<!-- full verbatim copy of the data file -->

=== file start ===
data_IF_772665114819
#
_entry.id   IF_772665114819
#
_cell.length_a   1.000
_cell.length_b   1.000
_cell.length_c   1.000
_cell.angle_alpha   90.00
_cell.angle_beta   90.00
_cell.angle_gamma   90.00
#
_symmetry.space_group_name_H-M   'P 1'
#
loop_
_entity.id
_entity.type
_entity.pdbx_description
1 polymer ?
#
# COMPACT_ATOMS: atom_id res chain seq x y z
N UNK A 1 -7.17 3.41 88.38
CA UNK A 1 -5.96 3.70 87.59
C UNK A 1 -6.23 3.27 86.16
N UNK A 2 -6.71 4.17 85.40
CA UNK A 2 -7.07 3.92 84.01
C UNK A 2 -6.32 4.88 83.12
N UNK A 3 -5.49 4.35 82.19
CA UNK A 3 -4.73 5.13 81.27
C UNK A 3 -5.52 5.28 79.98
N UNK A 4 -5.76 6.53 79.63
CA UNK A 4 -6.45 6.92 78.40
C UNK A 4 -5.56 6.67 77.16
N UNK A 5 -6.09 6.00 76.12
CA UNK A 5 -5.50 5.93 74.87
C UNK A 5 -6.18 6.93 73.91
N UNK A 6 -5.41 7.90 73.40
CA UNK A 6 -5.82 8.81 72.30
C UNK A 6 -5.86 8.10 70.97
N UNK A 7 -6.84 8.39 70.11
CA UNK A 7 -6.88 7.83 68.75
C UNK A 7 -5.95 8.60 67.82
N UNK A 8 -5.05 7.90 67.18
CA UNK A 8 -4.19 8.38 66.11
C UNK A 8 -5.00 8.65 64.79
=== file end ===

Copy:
data_IF_772665114819
#
_entry.id   IF_772665114819
#
_cell.length_a   1.000
_cell.length_b   1.000
_cell.length_c   1.000
_cell.angle_alpha   90.00
_cell.angle_beta   90.00
_cell.angle_gamma   90.00
#
_symmetry.space_group_name_H-M   'P 1'
#
loop_
_entity.id
_entity.type
_entity.pdbx_description
1 polymer ?
#
# COMPACT_ATOMS: atom_id res chain seq x y z
N UNK A 1 -7.17 3.41 88.38
CA UNK A 1 -5.96 3.70 87.59
C UNK A 1 -6.23 3.27 86.16
N UNK A 2 -6.71 4.17 85.40
CA UNK A 2 -7.07 3.92 84.01
C UNK A 2 -6.32 4.88 83.12
N UNK A 3 -5.49 4.35 82.19
CA UNK A 3 -4.73 5.13 81.27
C UNK A 3 -5.52 5.28 79.98
N UNK A 4 -5.76 6.53 79.63
CA UNK A 4 -6.45 6.92 78.40
C UNK A 4 -5.56 6.67 77.16
N UNK A 5 -6.09 6.00 76.12
CA UNK A 5 -5.50 5.93 74.87
C UNK A 5 -6.18 6.93 73.91
N UNK A 6 -5.41 7.90 73.40
CA UNK A 6 -5.82 8.81 72.30
C UNK A 6 -5.86 8.10 70.97
N UNK A 7 -6.84 8.39 70.11
CA UNK A 7 -6.88 7.83 68.75
C UNK A 7 -5.95 8.60 67.82
N UNK A 8 -5.05 7.90 67.18
CA UNK A 8 -4.19 8.38 66.11
C UNK A 8 -5.00 8.65 64.79